Depending on who you ask, the most important thing to know about the 138th Kentucky Derby is not whether Union Rags or Gemologist should really have been the early favorite over Bodemeister but rather the precise measurements required to make the world's best mint julep.
For those who are focused on the track, the 2012 edition of the "Run For the Roses" at Churchill Downs features a deep and talented field that should produce a stellar race. Starting in the sixth slot, Bodemeister was the early favorite at 4-1 but is hardly the only three-year-old with a chance and the odds have shifted to reflect that.
"This is the best bunch I've seen in a long time," four-time Derby-winning trainer D. Wayne Lukas told The Associated Press. "I was out there riding next to some of them, and let me tell you, this is a hell of a group."
Whether it is the fashion in the grandstand, the debauchery of the infield or majesty of the 20 horses striding the mile and a quarter distance, the Derby is an event without equal. Of course, some people are glad about that, considering the dangers to animals involved and the hard-drinking folks in the infield who occasionally behave like animals.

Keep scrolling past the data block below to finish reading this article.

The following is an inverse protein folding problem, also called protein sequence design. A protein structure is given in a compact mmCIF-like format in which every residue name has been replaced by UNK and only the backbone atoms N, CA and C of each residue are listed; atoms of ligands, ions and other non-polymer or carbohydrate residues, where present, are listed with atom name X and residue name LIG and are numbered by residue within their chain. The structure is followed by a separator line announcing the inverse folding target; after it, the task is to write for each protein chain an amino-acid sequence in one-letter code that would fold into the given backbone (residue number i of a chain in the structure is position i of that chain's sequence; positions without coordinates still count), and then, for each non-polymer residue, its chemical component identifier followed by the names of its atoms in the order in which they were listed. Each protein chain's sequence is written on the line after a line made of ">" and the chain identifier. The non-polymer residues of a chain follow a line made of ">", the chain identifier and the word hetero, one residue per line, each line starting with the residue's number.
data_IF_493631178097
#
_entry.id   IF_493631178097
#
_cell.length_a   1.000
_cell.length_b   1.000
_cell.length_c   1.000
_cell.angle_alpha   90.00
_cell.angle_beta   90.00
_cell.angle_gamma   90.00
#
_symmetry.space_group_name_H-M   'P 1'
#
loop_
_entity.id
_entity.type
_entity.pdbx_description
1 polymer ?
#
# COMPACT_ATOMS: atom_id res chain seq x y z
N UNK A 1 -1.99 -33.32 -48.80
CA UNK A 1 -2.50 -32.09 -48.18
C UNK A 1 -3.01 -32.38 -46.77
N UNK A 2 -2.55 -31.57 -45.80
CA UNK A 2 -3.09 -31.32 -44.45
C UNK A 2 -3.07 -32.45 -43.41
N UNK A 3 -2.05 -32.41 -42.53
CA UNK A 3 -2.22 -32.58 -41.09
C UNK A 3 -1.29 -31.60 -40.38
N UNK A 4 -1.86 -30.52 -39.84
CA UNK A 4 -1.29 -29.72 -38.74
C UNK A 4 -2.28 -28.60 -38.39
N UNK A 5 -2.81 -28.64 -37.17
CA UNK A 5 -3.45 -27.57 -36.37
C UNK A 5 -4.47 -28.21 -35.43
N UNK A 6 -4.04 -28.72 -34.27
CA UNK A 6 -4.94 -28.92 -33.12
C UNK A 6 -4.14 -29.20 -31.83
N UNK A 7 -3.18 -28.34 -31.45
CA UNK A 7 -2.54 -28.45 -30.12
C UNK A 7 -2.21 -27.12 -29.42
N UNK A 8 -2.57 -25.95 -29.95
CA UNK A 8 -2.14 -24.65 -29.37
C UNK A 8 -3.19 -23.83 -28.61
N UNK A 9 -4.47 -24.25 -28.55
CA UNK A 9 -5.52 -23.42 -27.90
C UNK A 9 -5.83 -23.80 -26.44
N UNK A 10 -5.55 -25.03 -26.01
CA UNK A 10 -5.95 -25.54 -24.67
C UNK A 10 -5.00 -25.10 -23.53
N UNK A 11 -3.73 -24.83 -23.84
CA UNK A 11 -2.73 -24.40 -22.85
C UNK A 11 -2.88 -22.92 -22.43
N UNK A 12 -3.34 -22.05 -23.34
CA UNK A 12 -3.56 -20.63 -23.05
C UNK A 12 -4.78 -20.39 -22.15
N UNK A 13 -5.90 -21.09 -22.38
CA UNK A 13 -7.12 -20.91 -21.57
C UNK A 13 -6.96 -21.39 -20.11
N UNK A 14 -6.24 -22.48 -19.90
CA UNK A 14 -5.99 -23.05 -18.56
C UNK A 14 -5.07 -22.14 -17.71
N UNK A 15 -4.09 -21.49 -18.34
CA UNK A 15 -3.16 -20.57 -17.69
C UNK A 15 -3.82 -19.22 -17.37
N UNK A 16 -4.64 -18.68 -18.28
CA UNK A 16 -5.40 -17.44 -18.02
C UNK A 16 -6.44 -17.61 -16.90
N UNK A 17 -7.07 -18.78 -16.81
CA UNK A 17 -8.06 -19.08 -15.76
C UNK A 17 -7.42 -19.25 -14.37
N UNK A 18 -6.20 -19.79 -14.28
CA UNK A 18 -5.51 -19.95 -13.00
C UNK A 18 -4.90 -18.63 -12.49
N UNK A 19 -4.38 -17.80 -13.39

In "The Kentucky Derby Is Decadent And Depraved," Hunter S. Thompson summed up the infield party scene thusly to a first-time visitor.
"That whole thing will be jammed with people; fifty thousand or so, and most of them staggering drunk. It's a fantastic scene — thousands of people fainting, crying, copulating, trampling each other and fighting with broken whiskey bottles. We'll have to spend some time out there, but it's hard to move around, too many bodies."
Those watching at home will likely be far less concerned with the mirth and mess of the party and more interested to see which horse will take the first step toward the elusive Triple Crown.
Are any of the horses in this year's field capable of the feat? Is the Derby truly the "Greatest Two Minutes In Sports"? Is it an anachronism that is dangerous to animals and sometimes even the revelers? Or should everyone stop worrying about what the Derby means and realize that it's merely a terrific excuse to sugar up your whiskey on a Saturday in May?
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